(MENAFN - Pajhwok Afghan News) KABUL (Pajhwok): Election watchdog the Transparent Election Foundation of Afghanistan (TEFA) has accused the government of trying to engineer elections in its favor by amending the electoral law.
Two days earlier, a number of presidential election candidates and leaders of political parties held a consultative meeting about the electoral law's amendment at the Presidential Palace.
Haroon Chakhansori, spokesman to the president, on Saturday told Pajhwok that the draft amendment to the electoral law was finalized and the law would be amended by a technical team after consultations with all sides.
He had said up to 20 consultative meetings had been held on changes to the election law and two points had been agreed upon so far which included amending the electoral law and bringing reforms to the election commissions.
TEFA head Mohammad Nayem Ayubzada told a press conference in Kabul that the election commissions, political parties and the government were trying to politicize electoral reforms and allow the governmental plan of amending the electoral law.
He said three unproductive consultative meetings about the amendment to the electoral law had taken place and those gatherings were mostly symbolic.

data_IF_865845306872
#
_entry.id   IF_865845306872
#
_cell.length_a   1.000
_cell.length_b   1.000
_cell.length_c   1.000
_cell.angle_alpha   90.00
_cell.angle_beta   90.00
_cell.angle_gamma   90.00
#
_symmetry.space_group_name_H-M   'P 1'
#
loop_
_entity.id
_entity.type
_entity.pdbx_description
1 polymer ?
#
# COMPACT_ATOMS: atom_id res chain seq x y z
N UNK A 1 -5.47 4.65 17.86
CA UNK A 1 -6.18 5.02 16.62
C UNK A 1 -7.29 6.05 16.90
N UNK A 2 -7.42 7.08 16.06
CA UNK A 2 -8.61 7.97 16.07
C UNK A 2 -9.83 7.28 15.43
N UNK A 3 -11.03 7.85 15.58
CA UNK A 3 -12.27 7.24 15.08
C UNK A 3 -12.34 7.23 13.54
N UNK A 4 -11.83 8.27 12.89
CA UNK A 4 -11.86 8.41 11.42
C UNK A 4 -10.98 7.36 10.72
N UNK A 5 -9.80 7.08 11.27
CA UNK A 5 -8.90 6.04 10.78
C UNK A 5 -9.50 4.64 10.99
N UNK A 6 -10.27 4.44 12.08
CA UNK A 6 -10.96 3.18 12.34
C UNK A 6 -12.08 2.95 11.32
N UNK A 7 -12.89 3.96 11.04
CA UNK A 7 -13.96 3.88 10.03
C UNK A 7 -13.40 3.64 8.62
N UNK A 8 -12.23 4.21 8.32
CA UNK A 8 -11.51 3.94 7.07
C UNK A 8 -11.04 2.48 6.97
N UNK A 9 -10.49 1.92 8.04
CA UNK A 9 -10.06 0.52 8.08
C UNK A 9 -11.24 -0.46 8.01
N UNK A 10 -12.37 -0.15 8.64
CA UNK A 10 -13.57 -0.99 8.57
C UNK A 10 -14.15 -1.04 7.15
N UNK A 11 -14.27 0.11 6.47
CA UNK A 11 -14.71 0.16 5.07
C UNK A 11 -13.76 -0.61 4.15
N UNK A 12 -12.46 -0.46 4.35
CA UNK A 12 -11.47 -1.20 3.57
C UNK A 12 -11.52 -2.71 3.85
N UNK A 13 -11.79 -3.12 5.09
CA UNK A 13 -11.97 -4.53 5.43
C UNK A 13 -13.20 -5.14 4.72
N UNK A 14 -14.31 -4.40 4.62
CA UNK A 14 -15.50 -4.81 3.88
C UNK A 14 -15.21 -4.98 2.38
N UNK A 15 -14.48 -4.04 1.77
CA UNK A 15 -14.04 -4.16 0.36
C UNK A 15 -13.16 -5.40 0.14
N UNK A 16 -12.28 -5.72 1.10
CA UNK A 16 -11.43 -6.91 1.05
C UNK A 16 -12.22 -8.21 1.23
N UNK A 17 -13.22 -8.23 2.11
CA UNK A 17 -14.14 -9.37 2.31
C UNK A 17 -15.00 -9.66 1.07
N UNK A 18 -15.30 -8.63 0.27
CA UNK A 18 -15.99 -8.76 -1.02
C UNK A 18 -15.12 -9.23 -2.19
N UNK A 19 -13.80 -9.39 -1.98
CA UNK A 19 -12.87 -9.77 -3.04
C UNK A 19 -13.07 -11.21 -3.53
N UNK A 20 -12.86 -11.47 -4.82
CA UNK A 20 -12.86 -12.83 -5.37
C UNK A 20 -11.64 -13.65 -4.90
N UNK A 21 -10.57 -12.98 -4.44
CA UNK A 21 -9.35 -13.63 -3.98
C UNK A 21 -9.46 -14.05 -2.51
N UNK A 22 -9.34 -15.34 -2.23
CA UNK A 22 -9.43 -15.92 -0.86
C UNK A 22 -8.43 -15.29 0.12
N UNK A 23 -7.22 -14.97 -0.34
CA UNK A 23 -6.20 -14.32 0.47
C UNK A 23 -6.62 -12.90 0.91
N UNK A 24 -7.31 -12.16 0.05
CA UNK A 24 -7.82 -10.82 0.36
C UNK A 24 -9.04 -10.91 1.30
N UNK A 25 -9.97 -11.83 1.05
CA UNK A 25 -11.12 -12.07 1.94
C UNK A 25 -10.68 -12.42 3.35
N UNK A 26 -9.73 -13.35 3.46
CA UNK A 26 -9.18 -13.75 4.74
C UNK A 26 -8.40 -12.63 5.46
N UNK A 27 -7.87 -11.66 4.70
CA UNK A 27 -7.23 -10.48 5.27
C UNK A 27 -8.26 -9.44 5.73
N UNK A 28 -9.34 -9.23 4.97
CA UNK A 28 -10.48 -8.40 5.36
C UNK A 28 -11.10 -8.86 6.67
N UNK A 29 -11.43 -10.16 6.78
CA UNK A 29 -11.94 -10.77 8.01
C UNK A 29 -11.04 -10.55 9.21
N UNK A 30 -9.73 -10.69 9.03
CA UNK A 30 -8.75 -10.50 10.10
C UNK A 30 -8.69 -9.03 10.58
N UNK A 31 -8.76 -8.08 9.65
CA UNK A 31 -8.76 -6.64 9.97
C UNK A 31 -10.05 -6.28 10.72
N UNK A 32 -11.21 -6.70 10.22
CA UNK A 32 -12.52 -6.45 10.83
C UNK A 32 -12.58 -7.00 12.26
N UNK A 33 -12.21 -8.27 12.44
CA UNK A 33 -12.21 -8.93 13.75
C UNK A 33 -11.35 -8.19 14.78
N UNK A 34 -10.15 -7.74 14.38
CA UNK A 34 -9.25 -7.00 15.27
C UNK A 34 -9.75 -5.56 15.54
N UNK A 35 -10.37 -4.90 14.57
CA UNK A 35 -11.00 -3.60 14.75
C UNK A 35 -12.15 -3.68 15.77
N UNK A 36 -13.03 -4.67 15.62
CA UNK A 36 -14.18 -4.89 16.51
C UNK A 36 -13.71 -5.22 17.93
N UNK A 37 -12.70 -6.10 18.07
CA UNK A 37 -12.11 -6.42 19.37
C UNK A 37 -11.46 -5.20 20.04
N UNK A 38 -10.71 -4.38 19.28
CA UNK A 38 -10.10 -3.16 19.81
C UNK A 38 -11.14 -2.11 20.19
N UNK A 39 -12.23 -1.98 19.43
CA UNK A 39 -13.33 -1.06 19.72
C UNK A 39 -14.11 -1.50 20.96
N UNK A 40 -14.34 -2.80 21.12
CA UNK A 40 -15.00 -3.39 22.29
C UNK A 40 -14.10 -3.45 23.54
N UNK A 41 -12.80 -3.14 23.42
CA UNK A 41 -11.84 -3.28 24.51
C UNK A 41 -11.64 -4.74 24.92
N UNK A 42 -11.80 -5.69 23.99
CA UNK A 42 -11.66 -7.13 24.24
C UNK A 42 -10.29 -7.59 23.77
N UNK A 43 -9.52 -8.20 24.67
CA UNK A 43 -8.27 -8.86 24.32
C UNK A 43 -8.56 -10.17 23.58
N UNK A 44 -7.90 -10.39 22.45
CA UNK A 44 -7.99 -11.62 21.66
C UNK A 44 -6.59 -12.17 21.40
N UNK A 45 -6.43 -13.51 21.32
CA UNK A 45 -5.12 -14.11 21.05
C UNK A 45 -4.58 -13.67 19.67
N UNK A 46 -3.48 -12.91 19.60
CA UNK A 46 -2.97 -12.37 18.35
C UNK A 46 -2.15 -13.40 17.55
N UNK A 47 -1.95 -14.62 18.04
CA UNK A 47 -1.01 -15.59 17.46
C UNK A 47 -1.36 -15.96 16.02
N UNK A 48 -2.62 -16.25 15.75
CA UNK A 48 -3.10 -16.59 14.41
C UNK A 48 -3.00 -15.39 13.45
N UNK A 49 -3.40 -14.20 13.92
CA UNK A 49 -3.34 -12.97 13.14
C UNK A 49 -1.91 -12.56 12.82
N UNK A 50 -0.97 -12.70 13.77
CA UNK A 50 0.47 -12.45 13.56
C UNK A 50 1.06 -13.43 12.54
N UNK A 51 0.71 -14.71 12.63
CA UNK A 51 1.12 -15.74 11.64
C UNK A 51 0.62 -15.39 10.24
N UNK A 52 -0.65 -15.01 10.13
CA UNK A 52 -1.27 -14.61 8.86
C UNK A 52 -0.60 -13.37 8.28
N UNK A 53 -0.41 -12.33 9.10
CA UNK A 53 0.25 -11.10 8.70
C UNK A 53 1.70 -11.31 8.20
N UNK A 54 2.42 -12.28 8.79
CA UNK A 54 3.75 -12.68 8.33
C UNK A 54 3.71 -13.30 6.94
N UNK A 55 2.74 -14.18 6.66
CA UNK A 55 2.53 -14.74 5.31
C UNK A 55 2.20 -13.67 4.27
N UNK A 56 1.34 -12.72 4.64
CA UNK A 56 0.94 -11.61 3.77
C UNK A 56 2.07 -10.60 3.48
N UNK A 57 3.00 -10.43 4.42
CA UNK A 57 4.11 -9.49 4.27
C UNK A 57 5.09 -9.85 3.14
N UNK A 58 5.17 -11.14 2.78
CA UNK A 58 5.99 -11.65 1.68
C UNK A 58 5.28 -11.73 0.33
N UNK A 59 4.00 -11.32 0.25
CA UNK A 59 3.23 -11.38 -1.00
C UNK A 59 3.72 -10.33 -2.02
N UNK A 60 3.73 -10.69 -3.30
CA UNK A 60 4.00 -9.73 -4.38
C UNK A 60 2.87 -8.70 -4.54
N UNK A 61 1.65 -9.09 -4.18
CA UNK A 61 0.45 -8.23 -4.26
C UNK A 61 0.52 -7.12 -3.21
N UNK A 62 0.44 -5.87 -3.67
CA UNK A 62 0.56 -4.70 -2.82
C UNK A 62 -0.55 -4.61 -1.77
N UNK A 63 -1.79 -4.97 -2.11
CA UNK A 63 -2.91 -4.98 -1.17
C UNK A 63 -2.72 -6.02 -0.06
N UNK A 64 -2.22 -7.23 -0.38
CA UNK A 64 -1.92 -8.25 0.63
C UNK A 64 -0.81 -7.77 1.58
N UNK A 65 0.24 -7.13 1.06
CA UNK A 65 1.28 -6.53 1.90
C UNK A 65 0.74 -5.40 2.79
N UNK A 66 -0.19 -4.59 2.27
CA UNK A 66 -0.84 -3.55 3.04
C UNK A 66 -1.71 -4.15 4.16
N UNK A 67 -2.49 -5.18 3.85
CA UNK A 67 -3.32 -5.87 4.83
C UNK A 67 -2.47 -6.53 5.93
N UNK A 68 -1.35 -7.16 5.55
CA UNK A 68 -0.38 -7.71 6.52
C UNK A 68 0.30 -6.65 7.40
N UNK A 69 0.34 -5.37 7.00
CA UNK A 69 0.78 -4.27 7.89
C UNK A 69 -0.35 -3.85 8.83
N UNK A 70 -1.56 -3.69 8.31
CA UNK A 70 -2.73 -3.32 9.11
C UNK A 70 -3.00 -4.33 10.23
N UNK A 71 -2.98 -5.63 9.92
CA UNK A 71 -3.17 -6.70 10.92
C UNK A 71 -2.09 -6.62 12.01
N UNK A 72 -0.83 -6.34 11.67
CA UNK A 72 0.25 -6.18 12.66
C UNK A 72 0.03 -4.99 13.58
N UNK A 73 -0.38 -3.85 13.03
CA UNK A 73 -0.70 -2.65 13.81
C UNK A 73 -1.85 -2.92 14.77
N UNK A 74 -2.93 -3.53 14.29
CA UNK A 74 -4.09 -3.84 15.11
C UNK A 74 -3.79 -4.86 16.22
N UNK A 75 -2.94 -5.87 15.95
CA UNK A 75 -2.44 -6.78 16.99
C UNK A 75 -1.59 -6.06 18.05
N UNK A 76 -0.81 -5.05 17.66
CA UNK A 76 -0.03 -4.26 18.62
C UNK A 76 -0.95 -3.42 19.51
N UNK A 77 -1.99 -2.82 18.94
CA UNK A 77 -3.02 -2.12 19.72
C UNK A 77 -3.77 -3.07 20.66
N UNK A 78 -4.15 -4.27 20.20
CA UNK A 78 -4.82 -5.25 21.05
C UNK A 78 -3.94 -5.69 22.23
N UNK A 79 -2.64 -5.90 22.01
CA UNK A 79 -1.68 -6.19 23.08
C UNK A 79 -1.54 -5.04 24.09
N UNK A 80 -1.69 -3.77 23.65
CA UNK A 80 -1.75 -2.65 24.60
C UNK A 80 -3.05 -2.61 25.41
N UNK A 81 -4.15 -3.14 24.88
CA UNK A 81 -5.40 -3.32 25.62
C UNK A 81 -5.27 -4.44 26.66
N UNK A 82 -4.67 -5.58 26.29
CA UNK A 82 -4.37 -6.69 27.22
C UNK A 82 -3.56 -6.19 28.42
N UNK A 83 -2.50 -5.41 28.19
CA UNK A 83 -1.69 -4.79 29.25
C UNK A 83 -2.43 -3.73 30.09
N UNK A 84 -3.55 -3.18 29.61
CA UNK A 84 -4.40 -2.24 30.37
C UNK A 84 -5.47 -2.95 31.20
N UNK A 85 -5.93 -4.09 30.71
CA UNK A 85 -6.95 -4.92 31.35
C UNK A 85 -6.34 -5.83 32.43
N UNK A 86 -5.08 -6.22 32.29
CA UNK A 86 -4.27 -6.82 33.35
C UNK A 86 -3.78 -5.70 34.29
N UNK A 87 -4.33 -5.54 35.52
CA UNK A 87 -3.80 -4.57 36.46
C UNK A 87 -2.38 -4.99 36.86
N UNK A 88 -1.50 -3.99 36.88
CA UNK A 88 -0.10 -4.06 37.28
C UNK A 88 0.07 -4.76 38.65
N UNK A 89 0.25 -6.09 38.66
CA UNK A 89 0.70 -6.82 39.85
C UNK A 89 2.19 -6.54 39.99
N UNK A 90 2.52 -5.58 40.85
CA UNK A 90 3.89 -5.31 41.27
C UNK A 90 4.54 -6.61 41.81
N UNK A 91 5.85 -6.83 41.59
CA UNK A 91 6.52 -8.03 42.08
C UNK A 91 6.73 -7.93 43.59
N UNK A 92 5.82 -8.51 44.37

The amendment would give more power to the president and it would be imposed on others, he said.
Ayubzada said no one listened to TEFA about its suggestions in the meetings and the foundation would avoid further meetings on the matter.
A legal framework should have been made for amending the law but the government politically treated the issue, he added.
He said the government and some candidates wanted to amend the law in a way to favor a specific team.
Considering the current situation, he believed, holding next presidential elections and amending the electoral law seemed impossible, he said.
Sughra Saadat, TEFA spokesman, said the government had removed the selection committee by amending the electoral law.
TEFA suggested that members of the election commissions should be graduated from political science and Sharia and law and secretaries of the commissions should be elected with votes of other members as well as responsibilities of secretaries should be explained in the electoral law, she said.
She said their suggestions included biometrics based voting, authorizing election commissions to appoint permanent and contract based employees.
Their other suggestions were keeping women 's seats in village and district councils and accepting final decisions of the Independent Electoral Complaints Commission (IECC).